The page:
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First Round of Polio Immunization Campaign Kicks Off in Nairobi

© UNICEFKenya/2018/Serem
A child receives the oral polio vaccine during the 2018 Polio Vaccination Campaign in Nairobi, Kenya.

By Joy Wanja Muraya

Children under five years in Nairobi will be immunized against polio in the next three days.

The Ministry of Health is conducting a supplementary polio immunization campaign in Nairobi from 9th to 13th May following the detection of vaccine derived polio virus in the environment.

The Director of Medical Services Dr Jackson Kioko has called for increased awareness to ensure all children in Nairobi receive the life-saving vaccine.

About 1,000 health workers will give the oral polio vaccine to about 800,000 children under five years in Nairobi during this initial immunization phase.

"We need to explain to all caregivers why it is important for their children to get vaccinated against polio,” said Dr Kioko at the launch of the polio awareness stakeholders meeting at Panafric Hotel on Tuesday.

We have activated our response plan to conduct this polio vaccination campaign and to strengthen surveillance, Dr Kioko added.

Dr Kioko further lauded the environmental surveillance team at the Ministry of Health for the detection of the strain of the polio virus within the sewerage system of Nairobi.

“The early detection of the polio virus is proof of the reliability and sensitivity of the country's disease surveillance system to uncover disease causing agents before they cause harm to Kenyans,” said Dr Kioko.

Polio is a highly infectious disease caused by a virus. It invades the nervous system and can cause total paralysis in a matter of hours.

According to the World Health Organisation, the virus is transmitted through contaminated food and water, and multiplies in the intestines, from where it can invade the nervous system.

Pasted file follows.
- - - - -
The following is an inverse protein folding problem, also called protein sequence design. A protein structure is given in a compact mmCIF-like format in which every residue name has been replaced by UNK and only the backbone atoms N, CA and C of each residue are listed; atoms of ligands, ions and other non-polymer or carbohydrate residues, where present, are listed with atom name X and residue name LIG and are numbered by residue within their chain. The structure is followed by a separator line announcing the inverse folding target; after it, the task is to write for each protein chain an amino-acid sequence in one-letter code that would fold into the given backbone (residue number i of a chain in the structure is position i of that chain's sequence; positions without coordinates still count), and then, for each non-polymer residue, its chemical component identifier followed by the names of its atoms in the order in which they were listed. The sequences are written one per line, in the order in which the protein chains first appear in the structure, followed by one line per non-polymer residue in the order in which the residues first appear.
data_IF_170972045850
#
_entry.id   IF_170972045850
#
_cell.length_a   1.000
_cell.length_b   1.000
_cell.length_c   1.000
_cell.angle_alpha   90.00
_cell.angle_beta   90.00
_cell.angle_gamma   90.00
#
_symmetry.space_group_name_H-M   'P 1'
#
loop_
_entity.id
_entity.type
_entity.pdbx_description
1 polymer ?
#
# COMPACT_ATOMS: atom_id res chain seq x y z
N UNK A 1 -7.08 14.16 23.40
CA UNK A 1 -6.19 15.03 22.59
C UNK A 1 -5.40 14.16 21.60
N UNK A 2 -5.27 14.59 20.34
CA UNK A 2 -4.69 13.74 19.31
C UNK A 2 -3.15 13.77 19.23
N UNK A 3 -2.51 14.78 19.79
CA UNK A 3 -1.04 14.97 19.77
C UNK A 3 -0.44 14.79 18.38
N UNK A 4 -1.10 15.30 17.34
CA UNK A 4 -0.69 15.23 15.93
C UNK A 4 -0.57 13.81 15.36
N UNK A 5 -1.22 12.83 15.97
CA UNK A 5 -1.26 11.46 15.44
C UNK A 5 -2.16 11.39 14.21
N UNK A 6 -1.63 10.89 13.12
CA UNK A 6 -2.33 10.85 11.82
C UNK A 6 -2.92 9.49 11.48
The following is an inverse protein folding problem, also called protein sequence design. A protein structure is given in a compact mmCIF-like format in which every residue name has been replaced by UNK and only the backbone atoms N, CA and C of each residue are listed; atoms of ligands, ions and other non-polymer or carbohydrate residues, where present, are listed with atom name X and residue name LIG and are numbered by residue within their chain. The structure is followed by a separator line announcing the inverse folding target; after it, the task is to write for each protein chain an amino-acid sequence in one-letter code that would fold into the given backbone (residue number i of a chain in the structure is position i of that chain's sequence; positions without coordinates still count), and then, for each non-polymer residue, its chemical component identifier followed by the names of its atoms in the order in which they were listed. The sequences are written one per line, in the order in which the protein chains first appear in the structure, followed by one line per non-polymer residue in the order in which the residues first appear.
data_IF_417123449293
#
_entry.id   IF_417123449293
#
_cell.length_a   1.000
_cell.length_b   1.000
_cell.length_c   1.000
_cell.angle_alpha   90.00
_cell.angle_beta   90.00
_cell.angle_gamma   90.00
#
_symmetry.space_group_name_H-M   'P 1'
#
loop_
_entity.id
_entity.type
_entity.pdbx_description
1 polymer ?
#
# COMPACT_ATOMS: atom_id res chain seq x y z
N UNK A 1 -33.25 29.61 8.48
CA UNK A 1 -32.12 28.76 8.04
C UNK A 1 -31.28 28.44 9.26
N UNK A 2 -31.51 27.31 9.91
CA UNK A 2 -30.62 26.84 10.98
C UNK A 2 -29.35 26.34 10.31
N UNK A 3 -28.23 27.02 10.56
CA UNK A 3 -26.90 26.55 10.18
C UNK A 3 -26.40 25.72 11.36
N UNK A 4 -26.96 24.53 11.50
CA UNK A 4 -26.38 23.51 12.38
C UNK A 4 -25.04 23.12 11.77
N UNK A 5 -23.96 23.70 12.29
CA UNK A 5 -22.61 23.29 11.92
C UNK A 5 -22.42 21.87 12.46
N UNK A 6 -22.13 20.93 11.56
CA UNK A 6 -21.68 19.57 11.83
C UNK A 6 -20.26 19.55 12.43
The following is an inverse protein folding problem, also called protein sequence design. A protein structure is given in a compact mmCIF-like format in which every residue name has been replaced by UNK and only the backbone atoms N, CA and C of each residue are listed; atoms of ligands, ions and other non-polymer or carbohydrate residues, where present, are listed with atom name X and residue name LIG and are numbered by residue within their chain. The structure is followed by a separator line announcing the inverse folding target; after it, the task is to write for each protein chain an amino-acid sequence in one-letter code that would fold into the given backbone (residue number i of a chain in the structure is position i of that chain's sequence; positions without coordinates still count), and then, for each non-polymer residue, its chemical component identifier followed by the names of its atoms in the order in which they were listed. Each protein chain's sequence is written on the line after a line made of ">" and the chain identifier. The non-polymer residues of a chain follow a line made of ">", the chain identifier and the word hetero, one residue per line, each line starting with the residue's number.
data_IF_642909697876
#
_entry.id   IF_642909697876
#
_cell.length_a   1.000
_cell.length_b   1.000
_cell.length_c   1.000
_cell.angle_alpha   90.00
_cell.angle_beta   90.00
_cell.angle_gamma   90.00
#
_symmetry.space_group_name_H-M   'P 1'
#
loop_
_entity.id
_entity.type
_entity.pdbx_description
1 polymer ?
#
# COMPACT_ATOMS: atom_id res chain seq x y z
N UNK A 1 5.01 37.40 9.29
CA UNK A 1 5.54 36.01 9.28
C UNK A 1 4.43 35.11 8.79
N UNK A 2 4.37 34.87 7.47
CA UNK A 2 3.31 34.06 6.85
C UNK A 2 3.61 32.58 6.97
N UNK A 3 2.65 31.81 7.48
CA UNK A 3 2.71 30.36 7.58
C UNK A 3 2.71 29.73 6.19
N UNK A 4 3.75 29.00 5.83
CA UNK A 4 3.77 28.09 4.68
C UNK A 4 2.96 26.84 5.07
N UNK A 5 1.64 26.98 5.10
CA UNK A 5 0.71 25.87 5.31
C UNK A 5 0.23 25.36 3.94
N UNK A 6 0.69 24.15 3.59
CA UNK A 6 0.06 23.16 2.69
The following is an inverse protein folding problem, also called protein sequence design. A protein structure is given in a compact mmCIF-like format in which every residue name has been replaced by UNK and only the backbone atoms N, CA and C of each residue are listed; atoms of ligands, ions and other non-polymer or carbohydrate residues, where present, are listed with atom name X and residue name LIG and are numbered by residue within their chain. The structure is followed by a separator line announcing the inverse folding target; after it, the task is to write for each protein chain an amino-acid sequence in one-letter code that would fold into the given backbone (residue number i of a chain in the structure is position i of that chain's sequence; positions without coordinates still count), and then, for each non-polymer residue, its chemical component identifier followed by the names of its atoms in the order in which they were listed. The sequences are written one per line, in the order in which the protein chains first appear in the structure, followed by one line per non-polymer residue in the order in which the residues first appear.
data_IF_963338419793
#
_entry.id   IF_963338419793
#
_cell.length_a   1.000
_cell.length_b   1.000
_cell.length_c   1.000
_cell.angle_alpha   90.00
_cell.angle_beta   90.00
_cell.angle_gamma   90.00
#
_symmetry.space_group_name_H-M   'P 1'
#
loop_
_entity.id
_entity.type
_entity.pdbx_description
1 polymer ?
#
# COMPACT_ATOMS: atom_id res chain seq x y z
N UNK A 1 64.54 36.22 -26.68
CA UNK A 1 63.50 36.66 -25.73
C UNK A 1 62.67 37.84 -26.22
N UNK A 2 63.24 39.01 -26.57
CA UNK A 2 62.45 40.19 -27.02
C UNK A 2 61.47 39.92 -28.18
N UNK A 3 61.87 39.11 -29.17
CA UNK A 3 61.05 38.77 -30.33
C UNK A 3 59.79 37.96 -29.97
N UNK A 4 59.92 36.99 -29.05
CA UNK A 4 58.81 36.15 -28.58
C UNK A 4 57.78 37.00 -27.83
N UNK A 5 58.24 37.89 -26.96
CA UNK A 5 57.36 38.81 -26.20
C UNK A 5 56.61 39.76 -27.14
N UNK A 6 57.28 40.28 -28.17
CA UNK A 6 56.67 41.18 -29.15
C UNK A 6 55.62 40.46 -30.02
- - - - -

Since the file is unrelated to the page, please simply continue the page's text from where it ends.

The lives of two million children globally can be saved each year if they have access to vaccines and factual information on immunization. Closer home, vaccines are guaranteed as a basic right by the constitution and are provided at no cost in Kenya through routine immunizations in health facilities, outreach sites and vaccination campaigns.

© UNICEFKenya/2018/Serem
Director of Medical Services Dr. Jackson Kioko addresses the media and partners during a briefing on the Polio Vaccination Campaign in Nairobi County, Kenya.

In 2017, about 502,860 children in Kenya did not receive vaccines. It is estimated that one out of every three children aged below five years in Kenya today missed their scheduled vaccinations and are at risk of getting diseases that are preventable through immunization.

Health experts estimate that about nine out of every ten who are infected with polio have no symptoms while others have very mild signs that usually go unrecognized.

Some of the initial symptoms of this viral disease include fever, fatigue, headache, vomiting, stiffness in the neck and pain in the limbs.

Dr Kioko emphasized that strong partnership and leadership by various stakeholders would ensure that Kenya continuously works towards achieving a ‘polio free’ status.

He was optimistic that Kenya would soon reclaim the envious position of a country with a high immunization coverage rate.

“We will carry on stronger and end polio in Kenya,” Dr Kioko said optimistically.

According to the Ministry of Health, another 11 counties in Kenya had also been identified to participate in the campaign in June and July this year. All people arriving at the Dadaab and Kakuma refugee camps and other points of entry will also be screened and given the polio vaccine.

World Health Organisation Representative in Kenya, Dr Rudi Eggers expressed the commitment of the global health body in the prevention and strengthening of immunity against diseases like polio through campaigns, routine immunization and robust surveillance.

UNICEF Kenya’s Deputy Representative, Patrizia DiGiovanni called for the participation of all stakeholders to ensure the success of the campaign.

“We urge everybody to participate in this important polio vaccination campaign. Every parent, every caregiver, every leader has a role to play,” she said noting that Kenya has made tremendous progress to increase the immunization coverage rates.

Polio Immunization Ambassador Harold Kipchumba called for more support for preventive health to protect children from childhood diseases like polio.

“Polio is dehumanizing. Children should not suffer because we are not making the correct decisions. Every child counts, vaccines work,” he said.

The Kenya Medical Association, Kenya Paediatrics Association, Rotary International, Inter-religious Council of Kenya and other stakeholders expressed their support for the polio campaign.



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